Talk:Century

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WikiProject Time assessment rating comment[edit]

Want to help write or improve articles about Time? Join WikiProject Time or visit the Time Portal for a list of articles that need improving. -- Yamara 11:51, 11 January 2008 (UTC)

Discussion[edit]

Someone please clarify how the year 0 (in "astrononomical" calculation) would belong to the first century BC!

old See also[edit]

I excised this, as User:LimoWreck points out, other units of time shouldn't show up on the see also. I don't see the reason behind it though. It seems like a perfectly good reason to put it into the see also section 132.205.45.148 02:13, 3 June 2006 (UTC)
Maybe navigation templates might be a good idea? --Kjoonlee 05:27, 16 March 2007 (UTC)

Redo 06:20, 12 February 2008 (UTC)[edit]

I came across this and was bold. Please review the edit. There's not a whole bunch of new information, just a bit more nicely presented (hopefully). —Preceding unsigned comment added by MCCRogers (talkcontribs) 06:20, 12 February 2008 (UTC)

"-cento"[edit]

It might be useful if we mention under 'non-ordinal naming' that Italians (and we too) for art-historical purposes use the century naming convention Quatrocento, Cinquecento etc. --B. Jankuloski (talk) 12:34, 13 January 2010 (UTC)

Scandinavians and the first 99[edit]

I'm glad this answers why sometimes Scandinavians say "century" when they really mean "hundred" because they don't have the ordinal distinction that "century" has in English. But then this needs to say they call what the first 99 years of the Gregorian calander. Or do they not group those years into something?76.120.66.57 (talk) 07:03, 28 September 2010 (UTC)

Dumb question removed. Sorry.Breadbelly (talk) 05:17, 2 December 2010 (UTC)

Scandinavians also use the equivalent of century ('århundrade') in the same way as in English, however using a "hundreds" suffix is much more common by convention. The first century is called the zero hundreds, although in my experience that expression is seldom used and instead replaced by other equivalent expressions (like for example "the first century"). I have been taught that English usage is ambiguous and can be different in different regions (e.g. the 19th century could mean both 1900-1999 and 1800-1899 depending on country), so you had to check or remember the right definition in each case which is sometimes difficult and inconvenient. Not sure if that is true though. 84.219.168.196 (talk) 19:54, 27 February 2015 (UTC)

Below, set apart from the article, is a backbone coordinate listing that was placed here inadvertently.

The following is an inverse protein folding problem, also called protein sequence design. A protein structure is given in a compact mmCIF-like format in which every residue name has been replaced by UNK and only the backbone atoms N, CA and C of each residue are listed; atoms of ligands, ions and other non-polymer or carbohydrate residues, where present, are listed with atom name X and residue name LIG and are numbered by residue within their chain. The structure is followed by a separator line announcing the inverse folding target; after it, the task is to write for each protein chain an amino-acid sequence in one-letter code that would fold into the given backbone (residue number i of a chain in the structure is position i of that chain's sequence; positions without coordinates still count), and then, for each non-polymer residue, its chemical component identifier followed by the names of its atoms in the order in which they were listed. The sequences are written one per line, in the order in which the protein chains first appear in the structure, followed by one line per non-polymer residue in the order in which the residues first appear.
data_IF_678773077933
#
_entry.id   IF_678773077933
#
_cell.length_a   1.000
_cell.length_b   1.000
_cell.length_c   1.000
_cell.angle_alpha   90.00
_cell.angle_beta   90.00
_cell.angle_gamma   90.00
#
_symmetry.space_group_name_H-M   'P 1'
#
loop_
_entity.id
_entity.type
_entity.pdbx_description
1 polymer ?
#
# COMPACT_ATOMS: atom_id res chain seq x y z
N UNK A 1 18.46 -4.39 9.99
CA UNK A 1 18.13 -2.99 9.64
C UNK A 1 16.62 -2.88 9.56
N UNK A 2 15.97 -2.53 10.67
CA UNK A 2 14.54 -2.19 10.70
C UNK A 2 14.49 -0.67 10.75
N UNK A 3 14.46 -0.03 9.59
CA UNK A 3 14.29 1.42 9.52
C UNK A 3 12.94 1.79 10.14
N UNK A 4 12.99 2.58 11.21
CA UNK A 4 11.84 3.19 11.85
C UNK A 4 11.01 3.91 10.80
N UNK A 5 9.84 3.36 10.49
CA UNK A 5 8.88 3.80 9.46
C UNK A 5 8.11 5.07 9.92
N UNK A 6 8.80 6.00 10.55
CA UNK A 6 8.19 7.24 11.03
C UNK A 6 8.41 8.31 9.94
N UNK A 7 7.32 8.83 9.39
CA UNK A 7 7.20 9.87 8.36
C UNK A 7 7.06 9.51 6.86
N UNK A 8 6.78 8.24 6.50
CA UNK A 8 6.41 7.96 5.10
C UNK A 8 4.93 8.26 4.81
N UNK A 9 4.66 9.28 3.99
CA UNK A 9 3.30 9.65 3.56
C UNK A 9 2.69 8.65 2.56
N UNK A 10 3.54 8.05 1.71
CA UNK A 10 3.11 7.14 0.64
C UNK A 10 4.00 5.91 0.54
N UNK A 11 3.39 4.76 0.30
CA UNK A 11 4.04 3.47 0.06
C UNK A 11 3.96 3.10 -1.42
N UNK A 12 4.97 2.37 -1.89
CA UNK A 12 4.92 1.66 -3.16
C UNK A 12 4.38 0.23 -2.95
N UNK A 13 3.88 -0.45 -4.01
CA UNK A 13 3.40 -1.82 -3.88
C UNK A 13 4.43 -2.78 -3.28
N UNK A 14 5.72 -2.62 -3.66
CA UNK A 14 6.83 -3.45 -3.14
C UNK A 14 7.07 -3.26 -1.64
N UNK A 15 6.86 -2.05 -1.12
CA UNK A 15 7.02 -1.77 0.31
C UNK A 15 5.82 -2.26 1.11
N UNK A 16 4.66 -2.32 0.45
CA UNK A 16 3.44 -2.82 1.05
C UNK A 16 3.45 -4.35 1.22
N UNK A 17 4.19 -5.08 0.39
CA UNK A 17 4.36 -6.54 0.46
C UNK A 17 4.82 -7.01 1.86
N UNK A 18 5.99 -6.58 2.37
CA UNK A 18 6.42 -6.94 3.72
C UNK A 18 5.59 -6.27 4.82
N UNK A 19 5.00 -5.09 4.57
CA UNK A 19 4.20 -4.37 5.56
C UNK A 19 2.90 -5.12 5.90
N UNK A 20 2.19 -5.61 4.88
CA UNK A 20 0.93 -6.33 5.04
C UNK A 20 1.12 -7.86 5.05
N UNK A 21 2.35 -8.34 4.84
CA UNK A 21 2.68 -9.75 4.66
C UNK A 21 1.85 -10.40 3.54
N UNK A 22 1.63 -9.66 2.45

No, English usage is ambiguous as to whether the 19th century is 1801 to 1900 (based on church calendars that have no year 0) or 1800-1899 (based on astronomical calendars which do) but everyone agrees that e.g. 1950 is was in the 20th century. Probably more people would follow the second convention - for example we had millennium / 21st century celebrations at 1.1.2000 rather than 1.1.2001 but the first convention is seen as more "correct" - I think because English-speaking culture is not exactly dominated by the scientifically inclined :) — Preceding unsigned comment added by 85.237.234.47 (talk) 19:33, 26 September 2016 (UTC)


The Scandinavian section makes assertions regarding "another system often used based on the hundreds part of the year", followed by examples in all but one language claimed to include such a system. While Icelandic is said to include this phenomenon as well, examples from it are conspicuously missing, and as a native Icelandic speaker I'm not aware of anything in our language resembling this. We do have the word árhundruð, which means 100 years and is synonymous with öld, which is a slightly more ambiguous term, in that it can mean both a century or an age of unspecified duration (so for example the Bronze Age is called Bronsöldin, but aldarafmæli which consists of öld and afmæli for birthday, means 100-year birthday). I fear I may be getting overly specific here, bottom line: I suggest Icelandic be left out of the languages mentioned, unless someone can find a source justifying its inclusion. Juliusthor (talk) 23:22, 16 April 2017 (UTC)

Abbreviation[edit]

I tried to add the abbreviation "c." for "century" to the article, but a bot immediately revereded the edit. A bug notification had no effect. Can perhaps an admin make the modification? -- 95.208.230.48 (talk) 17:51, 17 March 2012 (UTC)

Major Edit?[edit]

Because of cross-issues I was not fully aware of, I made something that may amount to a major edit, and so should have put a discussion section here. Please leave the article as is through the Baha'i Ridvan (sp?) celebration (Say, around May 8 I will have time for this specific issue), as that is my natural religion.Julzes (talk) 17:46, 24 April 2012 (UTC)

It's not a major edit. It's just misleading, where it isn't wrong. Something related to Swedish language might remain, but your "clarification" is not a clarification, but a restatement in more obscure, and not more precise, terms. — Arthur Rubin (talk) 18:56, 24 April 2012 (UTC)
I will check this later. You know, some promises are more important than others.Julzes (talk) 18:46, 25 April 2012 (UTC)

Specific centuries[edit]

20th century and 21st century have been added to the "See also" section; I'm not sure that's a good idea. Comments? — Arthur Rubin (talk) 10:47, 9 October 2013 (UTC)

List of centuries covers those just fine, I think. — Reatlas (talk) 10:53, 9 October 2013 (UTC)

Gregorian Calendar section.[edit]

The section which makes assertions about the numbering of centuries in the Gregorian Calendar is incorrect. There are no numbered centuries in the Gregorian Calendar as it was devised, the year is the longest numbered period. Numbering the centuries is external to the calendar. The Gregorian Calendar started from 15 October 1582, there are no dates prior to this in the Calendar, for that you would need to project a proleptic Gregorian calendar.219.88.68.195 (talk) 23:03, 8 September 2016 (UTC)